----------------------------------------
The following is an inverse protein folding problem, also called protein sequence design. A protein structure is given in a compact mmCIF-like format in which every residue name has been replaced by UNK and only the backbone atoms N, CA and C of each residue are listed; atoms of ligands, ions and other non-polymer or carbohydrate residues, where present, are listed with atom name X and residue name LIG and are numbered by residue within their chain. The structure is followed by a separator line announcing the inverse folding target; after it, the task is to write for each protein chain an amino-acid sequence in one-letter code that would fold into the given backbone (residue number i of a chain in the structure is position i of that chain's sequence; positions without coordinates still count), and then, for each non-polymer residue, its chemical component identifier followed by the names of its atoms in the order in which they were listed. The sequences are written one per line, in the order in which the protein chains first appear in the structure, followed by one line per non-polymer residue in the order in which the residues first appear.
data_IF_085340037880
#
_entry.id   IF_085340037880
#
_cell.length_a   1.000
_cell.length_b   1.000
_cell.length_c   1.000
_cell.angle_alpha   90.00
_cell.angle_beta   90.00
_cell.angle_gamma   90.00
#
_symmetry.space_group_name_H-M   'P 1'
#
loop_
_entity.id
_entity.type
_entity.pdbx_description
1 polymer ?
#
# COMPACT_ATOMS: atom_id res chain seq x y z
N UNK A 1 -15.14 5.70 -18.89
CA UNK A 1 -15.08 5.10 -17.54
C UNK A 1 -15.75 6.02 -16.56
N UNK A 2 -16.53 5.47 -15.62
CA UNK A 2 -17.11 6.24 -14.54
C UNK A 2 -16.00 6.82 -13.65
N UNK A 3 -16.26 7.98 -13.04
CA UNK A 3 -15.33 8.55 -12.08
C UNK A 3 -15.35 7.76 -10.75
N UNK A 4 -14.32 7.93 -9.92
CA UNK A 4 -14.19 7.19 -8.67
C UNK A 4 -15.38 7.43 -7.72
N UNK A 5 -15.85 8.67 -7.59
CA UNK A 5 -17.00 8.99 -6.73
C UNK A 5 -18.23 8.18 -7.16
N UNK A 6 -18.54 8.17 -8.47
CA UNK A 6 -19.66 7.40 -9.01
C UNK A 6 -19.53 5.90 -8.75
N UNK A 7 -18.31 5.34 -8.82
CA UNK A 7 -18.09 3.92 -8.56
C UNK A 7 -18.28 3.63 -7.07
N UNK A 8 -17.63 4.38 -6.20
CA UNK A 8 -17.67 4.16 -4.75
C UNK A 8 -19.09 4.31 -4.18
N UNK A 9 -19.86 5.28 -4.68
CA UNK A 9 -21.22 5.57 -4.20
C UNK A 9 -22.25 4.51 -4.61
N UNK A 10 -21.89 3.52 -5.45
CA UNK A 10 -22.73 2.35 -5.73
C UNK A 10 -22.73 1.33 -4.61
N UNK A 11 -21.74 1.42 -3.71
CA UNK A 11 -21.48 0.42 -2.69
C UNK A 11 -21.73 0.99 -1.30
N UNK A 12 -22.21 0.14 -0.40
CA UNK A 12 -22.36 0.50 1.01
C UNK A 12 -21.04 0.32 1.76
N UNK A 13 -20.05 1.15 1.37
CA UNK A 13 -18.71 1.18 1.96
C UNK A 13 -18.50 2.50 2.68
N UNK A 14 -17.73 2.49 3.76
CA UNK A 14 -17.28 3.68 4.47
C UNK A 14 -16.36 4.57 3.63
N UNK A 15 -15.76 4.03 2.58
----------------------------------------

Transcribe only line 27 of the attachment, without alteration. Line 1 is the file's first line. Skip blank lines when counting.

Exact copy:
C UNK A 2 -16.00 6.82 -13.65